By Jack Guttentag
Saturday, April 12, 2008
This is the second of two articles on what makes a good mortgage broker.
A good broker will not quote lowball prices. Accurate pricing depends on a number of characteristics of the borrower, property and transaction. If they are not known or not used, a price cannot be accurate. Loan originators who quote the best prices possible, and sometimes even better than the best possible, to rope in customers are lowballing.
Avoid any broker who quotes a price without first asking you about loan size, down payment, loan purpose, type of property, use of property, state, credit score, and documentation of income and assets.
Don't tempt a broker to lowball by requesting a price on the telephone.
A good broker tries to find the best price available for your deal. That can be tedious work. Brokers get their prices from wholesalers in complicated price sheets, all of which are formatted differently, making comparisons difficult. Further, while pricing a loan, the broker must also be mindful of getting the loan approved.
There is no good way to monitor this, but you can ask the broker to show you rate sheets from the lenders he checked. That is not so that you can compare prices, which would require a lot of instruction, but simply to verify that the information is there.
Good brokers are masters of detail. Mortgages have many details that must be attended to before a loan can close. Overlooking even one can delay the closing, which could be costly to the borrower.
Good brokers avoid that by using a checklist. Ask to see the checklist, but don't expect to be able to keep it.
Good brokers keep their clients informed. Failure to do so is one of the most frequent criticisms of brokers I hear from borrowers, especially on transactions in which borrowers are faced with firm closing dates. Brokers often do not let borrowers know that matters are proceeding on schedule.
Negotiate an agreement with a broker on both the type and frequency of communication.
Good brokers attend closings when necessary. It may not always be feasible because of distance, and sometimes it isn't necessary because the borrower has been through the drill before. But if the borrower is a novice, having the broker available to help explain things is a major source of comfort.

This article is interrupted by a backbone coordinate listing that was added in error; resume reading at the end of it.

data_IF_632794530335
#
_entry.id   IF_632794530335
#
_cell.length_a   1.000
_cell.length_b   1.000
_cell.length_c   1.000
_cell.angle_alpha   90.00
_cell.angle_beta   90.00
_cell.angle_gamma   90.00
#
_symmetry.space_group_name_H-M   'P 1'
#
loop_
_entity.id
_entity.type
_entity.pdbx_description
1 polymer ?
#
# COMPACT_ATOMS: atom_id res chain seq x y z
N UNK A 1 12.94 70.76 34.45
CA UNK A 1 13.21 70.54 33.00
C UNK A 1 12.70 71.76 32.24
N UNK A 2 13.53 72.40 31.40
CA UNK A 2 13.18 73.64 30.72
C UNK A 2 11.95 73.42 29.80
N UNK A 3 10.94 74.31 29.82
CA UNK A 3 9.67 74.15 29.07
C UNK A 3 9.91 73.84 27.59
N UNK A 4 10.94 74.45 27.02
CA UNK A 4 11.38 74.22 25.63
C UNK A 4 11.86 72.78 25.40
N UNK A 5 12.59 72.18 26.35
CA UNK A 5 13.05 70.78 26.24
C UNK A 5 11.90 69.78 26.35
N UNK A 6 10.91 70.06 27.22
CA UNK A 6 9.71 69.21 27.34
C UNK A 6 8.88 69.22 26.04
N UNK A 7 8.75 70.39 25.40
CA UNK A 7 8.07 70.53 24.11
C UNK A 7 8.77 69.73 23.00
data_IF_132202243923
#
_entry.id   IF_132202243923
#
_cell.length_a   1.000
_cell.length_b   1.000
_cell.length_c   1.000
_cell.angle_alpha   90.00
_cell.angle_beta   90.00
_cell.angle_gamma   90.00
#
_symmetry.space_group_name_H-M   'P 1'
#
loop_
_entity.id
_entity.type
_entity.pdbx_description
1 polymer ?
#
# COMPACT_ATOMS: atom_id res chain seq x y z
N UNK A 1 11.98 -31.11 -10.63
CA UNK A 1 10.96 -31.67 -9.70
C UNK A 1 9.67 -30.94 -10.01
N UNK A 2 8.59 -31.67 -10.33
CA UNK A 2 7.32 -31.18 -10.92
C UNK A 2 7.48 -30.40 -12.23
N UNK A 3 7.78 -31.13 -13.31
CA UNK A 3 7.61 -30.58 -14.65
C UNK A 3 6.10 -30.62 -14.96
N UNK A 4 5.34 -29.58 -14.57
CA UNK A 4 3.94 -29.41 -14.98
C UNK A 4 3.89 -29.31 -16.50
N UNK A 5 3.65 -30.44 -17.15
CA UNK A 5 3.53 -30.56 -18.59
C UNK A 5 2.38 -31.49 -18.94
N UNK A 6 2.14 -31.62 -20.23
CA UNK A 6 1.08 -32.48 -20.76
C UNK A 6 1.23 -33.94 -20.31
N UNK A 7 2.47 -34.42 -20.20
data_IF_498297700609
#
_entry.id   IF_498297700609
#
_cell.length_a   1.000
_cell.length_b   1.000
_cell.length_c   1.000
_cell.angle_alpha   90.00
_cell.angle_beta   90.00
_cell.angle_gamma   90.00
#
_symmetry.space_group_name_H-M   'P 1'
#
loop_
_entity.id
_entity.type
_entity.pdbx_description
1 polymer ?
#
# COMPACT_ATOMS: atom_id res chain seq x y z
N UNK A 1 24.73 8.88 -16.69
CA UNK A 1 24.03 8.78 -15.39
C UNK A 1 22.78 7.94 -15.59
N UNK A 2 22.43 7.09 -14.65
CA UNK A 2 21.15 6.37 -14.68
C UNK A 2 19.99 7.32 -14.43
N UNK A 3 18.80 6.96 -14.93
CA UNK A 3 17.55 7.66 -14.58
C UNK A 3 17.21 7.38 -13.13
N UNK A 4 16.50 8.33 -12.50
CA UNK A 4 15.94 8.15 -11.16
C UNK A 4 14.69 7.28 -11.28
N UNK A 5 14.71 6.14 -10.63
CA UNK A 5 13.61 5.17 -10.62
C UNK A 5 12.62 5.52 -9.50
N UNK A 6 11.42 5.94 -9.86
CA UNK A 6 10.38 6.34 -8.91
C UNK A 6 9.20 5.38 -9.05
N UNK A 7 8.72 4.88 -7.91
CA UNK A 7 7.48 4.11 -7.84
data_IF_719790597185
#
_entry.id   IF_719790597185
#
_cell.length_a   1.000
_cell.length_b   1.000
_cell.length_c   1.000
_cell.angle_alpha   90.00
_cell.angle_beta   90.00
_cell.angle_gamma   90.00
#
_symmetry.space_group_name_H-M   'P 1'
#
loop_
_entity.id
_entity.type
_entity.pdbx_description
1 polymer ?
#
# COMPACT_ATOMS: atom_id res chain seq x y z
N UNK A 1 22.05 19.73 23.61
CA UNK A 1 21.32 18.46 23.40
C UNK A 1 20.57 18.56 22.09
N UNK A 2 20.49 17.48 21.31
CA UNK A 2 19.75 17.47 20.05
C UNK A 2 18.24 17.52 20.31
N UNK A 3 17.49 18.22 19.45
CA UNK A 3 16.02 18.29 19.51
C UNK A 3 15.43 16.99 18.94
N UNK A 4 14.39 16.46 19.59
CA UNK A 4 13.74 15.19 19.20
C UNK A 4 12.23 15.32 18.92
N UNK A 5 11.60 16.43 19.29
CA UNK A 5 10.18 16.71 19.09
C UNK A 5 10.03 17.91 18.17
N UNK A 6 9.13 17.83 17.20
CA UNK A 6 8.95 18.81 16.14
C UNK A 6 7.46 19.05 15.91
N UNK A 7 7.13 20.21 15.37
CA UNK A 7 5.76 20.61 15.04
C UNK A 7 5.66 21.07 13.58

If relevant to you, ask whether the broker will attend the closing.
Good brokers obtain all documents from lenders before closing. That gives borrowers an opportunity to read them at their leisure and clarify any issues.
Ask the broker if you will have access to the final documents at least two days before the closing.
Good brokers are experienced. Mortgage transactions are complicated; there is much to learn, and brokers learn most of it by doing it. While more states are moving toward requiring examinations for licensing, the rules are spotty and cannot be relied on. It is still possible for a borrower to encounter a broker who a week earlier was flipping burgers.
Ask brokers to summarize their work experience over the past 10 years.
Good brokers can communicate effectively with borrowers. Poor brokers frequently slip into jargon because they are accustomed to it and are insensitive to the client's lack of comprehension. I never fail to be amazed at mail I receive from borrowers asking me to explain things brokers told them. A broker who can't communicate well combined with a borrower afraid of looking stupid is a recipe for trouble.
Don't let a broker assume that you understand something when you don't. Mortgages are complicated, but they are not beyond the comprehension of someone with average intelligence if they are explained properly. If you don't understand what you are being told, it is because of the poor communication skills of the broker. Try another one.
Good brokers are straight with their clients: Here are some brokers' statements that indicate they are not being straight. If you hear any of these, head for the door:
· "I have a 1.5 percent mortgage for five years."
· "Don't worry about the rate increasing in two years; I will be there to refinance you into a lower rate before that happens."
· "Don't worry about my fee; it's being paid by the lender."
Jack Guttentag is professor of finance emeritus at the Wharton School of the University of Pennsylvania. He can be contacted through his Web site, http://www.mtgprofessor.com.
© 2008 Jack Guttentag
Distributed by Inman News Features